News / Europe

Ukraine Parliament Defeats Government No-confidence Vote

People sing the national anthem as they attend a rally held by supporters of EU integration near the presidential administration building in Kyiv December 3, 2013.
People sing the national anthem as they attend a rally held by supporters of EU integration near the presidential administration building in Kyiv December 3, 2013.
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— After more than a week of street protests, Ukraine’s parliament has debated and voted on a no confidence motion by Ukraine’s opposition. But the hope of protesters, who chanted outside the parliament, were dashed, as the government defeated the move for a vote of no confidence.

The vote extended the most serious political confrontation seen here since the Orange Revolution of 2004.

Related video report by James Brooke:

Ukraine’s Protesters Enter Parliament But Meet Defeat in Votingi
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December 04, 2013
After two weeks of peaceful marches and violent street battles, Ukraine’s pro-European protesters got their day in parliament. James Brooke reports from Kyiv.
But Ukraine’s embattled president, Viktor Yanukovych, evidently felt secure enough Tuesday to fly out of the country.  He embarked on a four-day visit to China, leaving behind a nation divided.

Thousands of protesters besieged the parliament, banging drums and chanting for his resignation. One named Paul, a 50-year-old religious worker, says he was motivated by widespread corruption.

“Our government and our officials, they deceive people!  They say they will work for improving life, but they work for improving their own lives," he said.

Inside parliament, Udar Party leader Vitali Klitschko hammered on the corruption theme.  He demanded dismissal of the government.  He warned Prime Minister Mykola Azarov:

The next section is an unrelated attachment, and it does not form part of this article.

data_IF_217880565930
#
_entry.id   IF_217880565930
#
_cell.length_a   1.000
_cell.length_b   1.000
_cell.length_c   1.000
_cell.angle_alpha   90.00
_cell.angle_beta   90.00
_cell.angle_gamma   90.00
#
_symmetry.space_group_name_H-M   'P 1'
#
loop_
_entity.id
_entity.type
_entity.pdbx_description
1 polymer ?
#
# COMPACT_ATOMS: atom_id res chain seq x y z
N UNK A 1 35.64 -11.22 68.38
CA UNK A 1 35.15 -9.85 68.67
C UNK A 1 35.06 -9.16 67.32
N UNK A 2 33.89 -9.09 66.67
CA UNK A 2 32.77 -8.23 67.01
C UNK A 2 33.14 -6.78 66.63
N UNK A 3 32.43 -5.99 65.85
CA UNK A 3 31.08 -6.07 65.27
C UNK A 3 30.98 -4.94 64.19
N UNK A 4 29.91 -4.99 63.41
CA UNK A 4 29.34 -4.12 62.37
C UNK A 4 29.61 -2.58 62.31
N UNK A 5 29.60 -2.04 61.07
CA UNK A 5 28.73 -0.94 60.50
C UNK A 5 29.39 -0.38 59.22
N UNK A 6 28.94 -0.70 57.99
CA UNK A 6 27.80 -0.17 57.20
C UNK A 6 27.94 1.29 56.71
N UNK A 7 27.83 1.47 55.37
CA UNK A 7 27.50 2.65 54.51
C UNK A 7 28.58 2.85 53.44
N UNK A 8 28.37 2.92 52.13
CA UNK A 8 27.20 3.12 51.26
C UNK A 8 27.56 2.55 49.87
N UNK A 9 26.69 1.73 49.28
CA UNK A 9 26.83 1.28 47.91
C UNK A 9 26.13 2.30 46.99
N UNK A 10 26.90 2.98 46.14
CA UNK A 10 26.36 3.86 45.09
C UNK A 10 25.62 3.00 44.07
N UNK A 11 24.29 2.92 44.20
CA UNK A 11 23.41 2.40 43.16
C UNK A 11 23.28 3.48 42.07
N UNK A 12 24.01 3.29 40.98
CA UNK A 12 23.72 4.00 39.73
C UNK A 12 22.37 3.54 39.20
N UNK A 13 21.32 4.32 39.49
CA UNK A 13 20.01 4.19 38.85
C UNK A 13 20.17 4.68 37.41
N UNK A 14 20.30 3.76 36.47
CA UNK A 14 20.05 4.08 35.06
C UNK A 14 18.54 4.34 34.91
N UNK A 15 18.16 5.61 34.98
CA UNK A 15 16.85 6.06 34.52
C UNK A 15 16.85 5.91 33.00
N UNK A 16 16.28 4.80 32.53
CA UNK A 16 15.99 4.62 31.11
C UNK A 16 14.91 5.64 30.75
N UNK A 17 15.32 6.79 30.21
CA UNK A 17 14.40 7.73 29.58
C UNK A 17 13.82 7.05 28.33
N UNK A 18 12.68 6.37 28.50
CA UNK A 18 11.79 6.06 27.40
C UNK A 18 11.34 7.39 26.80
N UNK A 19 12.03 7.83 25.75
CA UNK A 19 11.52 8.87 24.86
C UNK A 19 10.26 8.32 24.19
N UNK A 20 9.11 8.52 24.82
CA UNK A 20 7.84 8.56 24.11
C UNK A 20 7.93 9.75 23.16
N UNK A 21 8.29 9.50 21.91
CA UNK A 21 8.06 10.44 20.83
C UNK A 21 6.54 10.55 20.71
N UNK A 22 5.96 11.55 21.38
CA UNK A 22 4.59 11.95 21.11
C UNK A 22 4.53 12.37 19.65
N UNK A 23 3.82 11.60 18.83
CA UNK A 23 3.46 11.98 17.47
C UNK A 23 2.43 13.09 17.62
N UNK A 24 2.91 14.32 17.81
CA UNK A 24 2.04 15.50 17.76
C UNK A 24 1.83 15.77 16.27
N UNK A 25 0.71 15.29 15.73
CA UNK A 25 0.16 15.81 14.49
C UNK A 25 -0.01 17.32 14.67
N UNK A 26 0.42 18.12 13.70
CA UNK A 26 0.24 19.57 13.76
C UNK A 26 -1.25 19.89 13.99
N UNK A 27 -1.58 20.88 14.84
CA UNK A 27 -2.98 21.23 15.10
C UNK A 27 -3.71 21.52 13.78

“Do not drive yourself and the country into a corner.  Do not share the lot of dictators who fled their countries forever," said in Ukrainian Klitschko, a former boxer.

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In response, Prime Minister Azarov accused Ukraine’s previous government of bankrupting the country by signing a 10-year contract to buy Russian gas at ruinously high prices.

Speaking in Russian, the prime minister said this contract “virtually brought Ukraine to its knees and drained its financial economic system.”

When the vote came, lawmakers followed party lines, defeating the motion by 40 votes.

By nightfall, thousands of protesters gathered again on Ukraine’s Maidan or Independence Square, just the way they did almost a decade ago during the Orange Revolution.

“This Maidan is more radical than the first Maidan, so people will not go home," said Paul.

Before nightfall, behind their barricades, protesters were seen carrying boxes of gas masks, spools of barbed wire and stacks of orange helmets.

James Brooke

A foreign correspondent who has reported from five continents, Brooke, known universally as Jim, is the Voice of America bureau chief for Russia and former Soviet Union countries. From his base in Moscow, Jim roams Russia and Russia’s southern neighbors.

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